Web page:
with Ag as cathode material. For all other experiments Li2SO4 in H2O 
  with Ni as cathode was employed.
b In experiment 3, the detector chip was lost before a careful count of 
  the clearly large number of tracks could be made.
c Some of the tracks appear in clusters.
d The number of tracks was so great that counting was impractical. e The blue protective film supplied by the manufacturer was kept on the detector chip; in exps. 12, 16, and 17, only one-half of the detector surface was kept covered by the film. f D2O was maintained within the closed air space below the detector chip. - - - - - - - - - - - - - - - - - - - - - - - - - - - - - - - - - - - - - -

                                TABLE III
   Residual nuclear activity. The mean value of the controls for fresh 
   o-rings upon detector chips is 16.6 with standard deviation of 9.7.
- - - - - - - - - - - - - - - - - - - - - - - - - - - - - - - - - - - - - -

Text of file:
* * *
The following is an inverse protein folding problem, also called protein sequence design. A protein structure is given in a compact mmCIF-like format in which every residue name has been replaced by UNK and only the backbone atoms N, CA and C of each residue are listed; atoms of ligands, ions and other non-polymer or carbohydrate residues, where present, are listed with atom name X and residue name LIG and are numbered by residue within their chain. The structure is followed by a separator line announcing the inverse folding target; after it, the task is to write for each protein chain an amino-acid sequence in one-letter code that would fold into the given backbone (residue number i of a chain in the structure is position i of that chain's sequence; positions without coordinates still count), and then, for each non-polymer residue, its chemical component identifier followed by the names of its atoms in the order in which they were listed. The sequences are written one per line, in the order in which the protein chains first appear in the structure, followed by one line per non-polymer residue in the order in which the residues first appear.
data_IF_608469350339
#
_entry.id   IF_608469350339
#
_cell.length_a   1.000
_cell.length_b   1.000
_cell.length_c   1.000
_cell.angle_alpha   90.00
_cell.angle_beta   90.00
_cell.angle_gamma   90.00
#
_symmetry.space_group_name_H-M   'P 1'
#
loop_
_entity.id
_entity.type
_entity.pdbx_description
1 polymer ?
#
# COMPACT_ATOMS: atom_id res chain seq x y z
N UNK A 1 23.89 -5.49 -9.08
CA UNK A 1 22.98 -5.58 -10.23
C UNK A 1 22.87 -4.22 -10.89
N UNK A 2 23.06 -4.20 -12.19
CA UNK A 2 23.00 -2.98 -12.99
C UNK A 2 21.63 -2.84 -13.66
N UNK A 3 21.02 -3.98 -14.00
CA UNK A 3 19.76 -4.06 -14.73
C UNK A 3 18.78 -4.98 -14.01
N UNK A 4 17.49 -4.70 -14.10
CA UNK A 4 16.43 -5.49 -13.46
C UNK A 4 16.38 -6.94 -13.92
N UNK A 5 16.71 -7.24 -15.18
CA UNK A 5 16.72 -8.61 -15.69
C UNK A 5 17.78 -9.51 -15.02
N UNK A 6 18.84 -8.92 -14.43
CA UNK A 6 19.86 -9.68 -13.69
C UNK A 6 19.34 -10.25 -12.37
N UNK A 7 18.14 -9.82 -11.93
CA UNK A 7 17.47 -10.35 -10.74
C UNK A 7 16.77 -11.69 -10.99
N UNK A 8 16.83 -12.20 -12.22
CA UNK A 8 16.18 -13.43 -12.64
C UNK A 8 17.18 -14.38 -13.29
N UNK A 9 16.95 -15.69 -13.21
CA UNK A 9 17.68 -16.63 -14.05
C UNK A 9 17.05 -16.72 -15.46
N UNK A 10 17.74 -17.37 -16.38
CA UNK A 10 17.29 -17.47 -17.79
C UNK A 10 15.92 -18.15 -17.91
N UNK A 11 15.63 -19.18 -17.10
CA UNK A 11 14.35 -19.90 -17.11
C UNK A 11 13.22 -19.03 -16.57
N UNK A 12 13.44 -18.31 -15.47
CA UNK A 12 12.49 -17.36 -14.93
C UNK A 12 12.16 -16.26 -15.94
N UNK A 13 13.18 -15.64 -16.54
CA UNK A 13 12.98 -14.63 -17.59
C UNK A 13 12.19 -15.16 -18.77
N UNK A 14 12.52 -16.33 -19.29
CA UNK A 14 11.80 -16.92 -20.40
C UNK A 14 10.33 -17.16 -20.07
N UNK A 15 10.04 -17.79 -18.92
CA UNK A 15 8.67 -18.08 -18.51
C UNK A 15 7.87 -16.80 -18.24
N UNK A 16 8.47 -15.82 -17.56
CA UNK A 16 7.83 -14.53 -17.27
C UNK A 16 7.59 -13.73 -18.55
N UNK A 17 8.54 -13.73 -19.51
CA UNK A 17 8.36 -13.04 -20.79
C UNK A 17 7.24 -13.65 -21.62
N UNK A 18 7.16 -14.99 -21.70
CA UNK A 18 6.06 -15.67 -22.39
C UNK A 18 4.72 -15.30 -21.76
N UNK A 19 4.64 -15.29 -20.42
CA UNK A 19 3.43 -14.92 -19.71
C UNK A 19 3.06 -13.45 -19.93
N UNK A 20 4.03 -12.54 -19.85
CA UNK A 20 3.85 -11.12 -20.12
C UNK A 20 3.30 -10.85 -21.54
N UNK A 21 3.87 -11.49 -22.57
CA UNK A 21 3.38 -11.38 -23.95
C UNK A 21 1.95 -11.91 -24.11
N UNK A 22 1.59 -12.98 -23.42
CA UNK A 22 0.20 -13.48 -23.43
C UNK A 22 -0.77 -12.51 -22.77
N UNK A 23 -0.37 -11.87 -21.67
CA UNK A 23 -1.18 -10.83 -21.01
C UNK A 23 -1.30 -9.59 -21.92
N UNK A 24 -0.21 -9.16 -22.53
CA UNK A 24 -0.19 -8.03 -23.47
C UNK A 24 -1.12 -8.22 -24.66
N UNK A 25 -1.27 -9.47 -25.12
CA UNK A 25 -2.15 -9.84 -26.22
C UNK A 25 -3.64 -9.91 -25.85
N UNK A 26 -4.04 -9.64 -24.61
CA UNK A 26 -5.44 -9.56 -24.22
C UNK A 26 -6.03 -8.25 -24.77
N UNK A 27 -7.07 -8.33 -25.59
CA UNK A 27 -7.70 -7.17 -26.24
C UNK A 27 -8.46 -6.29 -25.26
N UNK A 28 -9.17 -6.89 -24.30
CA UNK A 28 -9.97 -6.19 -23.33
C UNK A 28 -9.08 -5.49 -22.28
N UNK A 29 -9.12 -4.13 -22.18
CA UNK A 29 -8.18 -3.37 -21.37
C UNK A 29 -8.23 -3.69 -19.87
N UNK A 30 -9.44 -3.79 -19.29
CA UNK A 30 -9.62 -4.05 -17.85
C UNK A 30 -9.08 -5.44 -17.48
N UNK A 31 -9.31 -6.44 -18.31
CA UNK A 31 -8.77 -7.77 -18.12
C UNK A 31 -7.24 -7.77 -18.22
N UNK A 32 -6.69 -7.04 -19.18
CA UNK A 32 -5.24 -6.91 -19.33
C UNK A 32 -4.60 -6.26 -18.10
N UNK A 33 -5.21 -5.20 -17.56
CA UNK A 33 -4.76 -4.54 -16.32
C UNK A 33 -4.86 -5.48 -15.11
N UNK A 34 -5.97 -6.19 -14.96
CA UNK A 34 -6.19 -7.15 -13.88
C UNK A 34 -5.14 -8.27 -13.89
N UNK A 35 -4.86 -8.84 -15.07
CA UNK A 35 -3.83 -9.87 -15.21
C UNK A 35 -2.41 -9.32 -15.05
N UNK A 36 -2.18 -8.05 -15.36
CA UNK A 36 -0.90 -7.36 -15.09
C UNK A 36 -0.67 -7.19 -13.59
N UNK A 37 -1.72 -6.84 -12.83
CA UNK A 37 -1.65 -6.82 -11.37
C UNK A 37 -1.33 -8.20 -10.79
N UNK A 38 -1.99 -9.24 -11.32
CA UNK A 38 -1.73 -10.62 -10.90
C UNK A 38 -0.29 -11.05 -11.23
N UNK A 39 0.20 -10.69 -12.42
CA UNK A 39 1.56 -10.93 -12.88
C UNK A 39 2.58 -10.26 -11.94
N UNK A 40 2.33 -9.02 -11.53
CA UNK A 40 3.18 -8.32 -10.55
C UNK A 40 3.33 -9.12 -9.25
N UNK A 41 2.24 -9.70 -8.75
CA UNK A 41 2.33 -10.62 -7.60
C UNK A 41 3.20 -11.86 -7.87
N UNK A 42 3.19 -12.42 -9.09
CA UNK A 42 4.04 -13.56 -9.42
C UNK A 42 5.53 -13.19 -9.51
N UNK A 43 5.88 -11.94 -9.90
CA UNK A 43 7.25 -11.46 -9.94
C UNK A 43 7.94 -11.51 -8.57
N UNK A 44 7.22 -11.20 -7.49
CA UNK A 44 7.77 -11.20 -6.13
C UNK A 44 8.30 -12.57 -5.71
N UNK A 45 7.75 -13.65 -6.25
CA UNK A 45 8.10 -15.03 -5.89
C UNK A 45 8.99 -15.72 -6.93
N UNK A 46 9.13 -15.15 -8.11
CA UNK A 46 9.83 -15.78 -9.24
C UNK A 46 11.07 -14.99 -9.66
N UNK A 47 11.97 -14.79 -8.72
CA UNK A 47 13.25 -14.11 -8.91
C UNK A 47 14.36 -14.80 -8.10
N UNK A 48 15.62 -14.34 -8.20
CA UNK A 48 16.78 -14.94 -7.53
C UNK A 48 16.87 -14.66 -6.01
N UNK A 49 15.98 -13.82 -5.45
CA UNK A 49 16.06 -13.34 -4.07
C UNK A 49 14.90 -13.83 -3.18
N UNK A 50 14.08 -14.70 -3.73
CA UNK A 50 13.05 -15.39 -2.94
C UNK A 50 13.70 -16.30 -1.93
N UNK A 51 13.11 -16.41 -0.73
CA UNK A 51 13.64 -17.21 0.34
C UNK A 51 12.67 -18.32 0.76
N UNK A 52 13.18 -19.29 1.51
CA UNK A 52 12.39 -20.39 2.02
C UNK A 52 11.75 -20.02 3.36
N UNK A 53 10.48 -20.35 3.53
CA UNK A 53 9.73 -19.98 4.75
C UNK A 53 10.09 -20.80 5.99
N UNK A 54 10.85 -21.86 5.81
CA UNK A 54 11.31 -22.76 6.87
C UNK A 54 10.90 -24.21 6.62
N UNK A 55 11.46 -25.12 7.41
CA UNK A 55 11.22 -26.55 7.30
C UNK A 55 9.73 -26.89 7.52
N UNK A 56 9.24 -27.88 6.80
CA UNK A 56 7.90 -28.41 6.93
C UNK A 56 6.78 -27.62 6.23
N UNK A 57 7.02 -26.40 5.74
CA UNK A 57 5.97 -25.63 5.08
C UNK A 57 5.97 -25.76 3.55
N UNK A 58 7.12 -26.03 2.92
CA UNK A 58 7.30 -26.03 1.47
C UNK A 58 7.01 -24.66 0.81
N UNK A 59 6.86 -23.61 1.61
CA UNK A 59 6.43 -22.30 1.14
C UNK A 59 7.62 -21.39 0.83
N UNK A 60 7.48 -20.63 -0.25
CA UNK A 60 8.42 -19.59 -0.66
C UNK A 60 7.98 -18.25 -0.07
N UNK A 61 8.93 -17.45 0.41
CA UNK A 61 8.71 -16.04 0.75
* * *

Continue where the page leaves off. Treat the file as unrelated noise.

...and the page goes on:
Experiment   Exposure (days)                   Tracks/cm^2
                                     Front       Rear  
     1             3                  a,b        176
     2             3                  a,b       17.4
     3             5                   70        211
     4             4                   30        176
     5             4                    c
     6             3                   16          c
     7             3                   78
     8             3                  a,b          a
     9             3                  362         25c
    10             3                  13.4      13.4c
    11             4                  350
    12             4                  228       20.5
    13             4                  a,b          a
- - - - - - - - - - - - - - - - - - - - - - - - - - - - - - - - - - - - - -

a The number of tracks was so large that counting was impractical.
b The circle of the o-ring was followed by the swarm of nuclear tracks. See Fig. 5. c A cluster of tracks appeared. - - - - - - - - - - - - - - - - - - - - - - - - - - - - - - - - - - - - - -